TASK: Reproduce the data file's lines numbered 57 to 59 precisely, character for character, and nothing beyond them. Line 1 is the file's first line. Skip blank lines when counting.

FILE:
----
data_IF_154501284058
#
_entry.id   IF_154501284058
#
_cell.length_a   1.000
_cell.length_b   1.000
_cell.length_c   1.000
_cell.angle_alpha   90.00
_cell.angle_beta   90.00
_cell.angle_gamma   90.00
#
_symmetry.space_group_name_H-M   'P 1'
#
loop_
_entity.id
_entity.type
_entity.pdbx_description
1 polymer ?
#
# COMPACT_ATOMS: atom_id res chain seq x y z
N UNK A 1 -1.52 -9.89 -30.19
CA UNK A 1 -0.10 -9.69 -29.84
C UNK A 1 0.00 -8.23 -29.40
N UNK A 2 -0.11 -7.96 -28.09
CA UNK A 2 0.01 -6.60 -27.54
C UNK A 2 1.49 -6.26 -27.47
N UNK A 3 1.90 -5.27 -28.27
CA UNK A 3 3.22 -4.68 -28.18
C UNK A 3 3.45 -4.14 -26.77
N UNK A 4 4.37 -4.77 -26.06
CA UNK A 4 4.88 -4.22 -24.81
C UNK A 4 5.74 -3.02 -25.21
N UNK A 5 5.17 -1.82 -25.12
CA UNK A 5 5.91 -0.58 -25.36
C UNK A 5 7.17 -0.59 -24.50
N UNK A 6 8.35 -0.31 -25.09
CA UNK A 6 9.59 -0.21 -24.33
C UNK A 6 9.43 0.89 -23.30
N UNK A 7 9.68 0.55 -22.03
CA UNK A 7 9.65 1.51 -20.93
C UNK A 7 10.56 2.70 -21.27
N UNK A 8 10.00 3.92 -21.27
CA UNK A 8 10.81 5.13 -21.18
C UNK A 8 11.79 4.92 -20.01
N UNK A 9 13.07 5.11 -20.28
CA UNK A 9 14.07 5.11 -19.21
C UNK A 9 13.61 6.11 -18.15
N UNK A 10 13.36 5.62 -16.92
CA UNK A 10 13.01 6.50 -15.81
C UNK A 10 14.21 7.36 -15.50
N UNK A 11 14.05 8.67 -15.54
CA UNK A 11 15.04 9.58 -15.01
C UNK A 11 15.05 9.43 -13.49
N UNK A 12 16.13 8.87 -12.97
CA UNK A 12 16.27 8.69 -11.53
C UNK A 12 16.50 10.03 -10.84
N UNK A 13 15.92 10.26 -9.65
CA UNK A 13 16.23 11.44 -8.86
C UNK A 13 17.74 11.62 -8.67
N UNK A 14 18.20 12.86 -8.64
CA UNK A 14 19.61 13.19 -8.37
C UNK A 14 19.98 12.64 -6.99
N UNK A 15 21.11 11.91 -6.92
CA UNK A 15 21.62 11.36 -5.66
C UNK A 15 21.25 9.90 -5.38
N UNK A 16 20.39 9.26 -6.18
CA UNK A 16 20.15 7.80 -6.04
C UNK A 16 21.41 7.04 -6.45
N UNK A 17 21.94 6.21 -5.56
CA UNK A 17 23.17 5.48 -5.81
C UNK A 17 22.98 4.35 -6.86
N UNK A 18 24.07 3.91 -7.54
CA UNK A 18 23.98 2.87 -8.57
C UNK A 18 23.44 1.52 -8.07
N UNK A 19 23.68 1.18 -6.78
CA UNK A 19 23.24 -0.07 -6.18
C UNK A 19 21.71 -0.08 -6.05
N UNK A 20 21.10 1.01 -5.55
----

N UNK A 13 15.92 10.26 -9.65
CA UNK A 13 16.23 11.44 -8.86
C UNK A 13 17.74 11.62 -8.67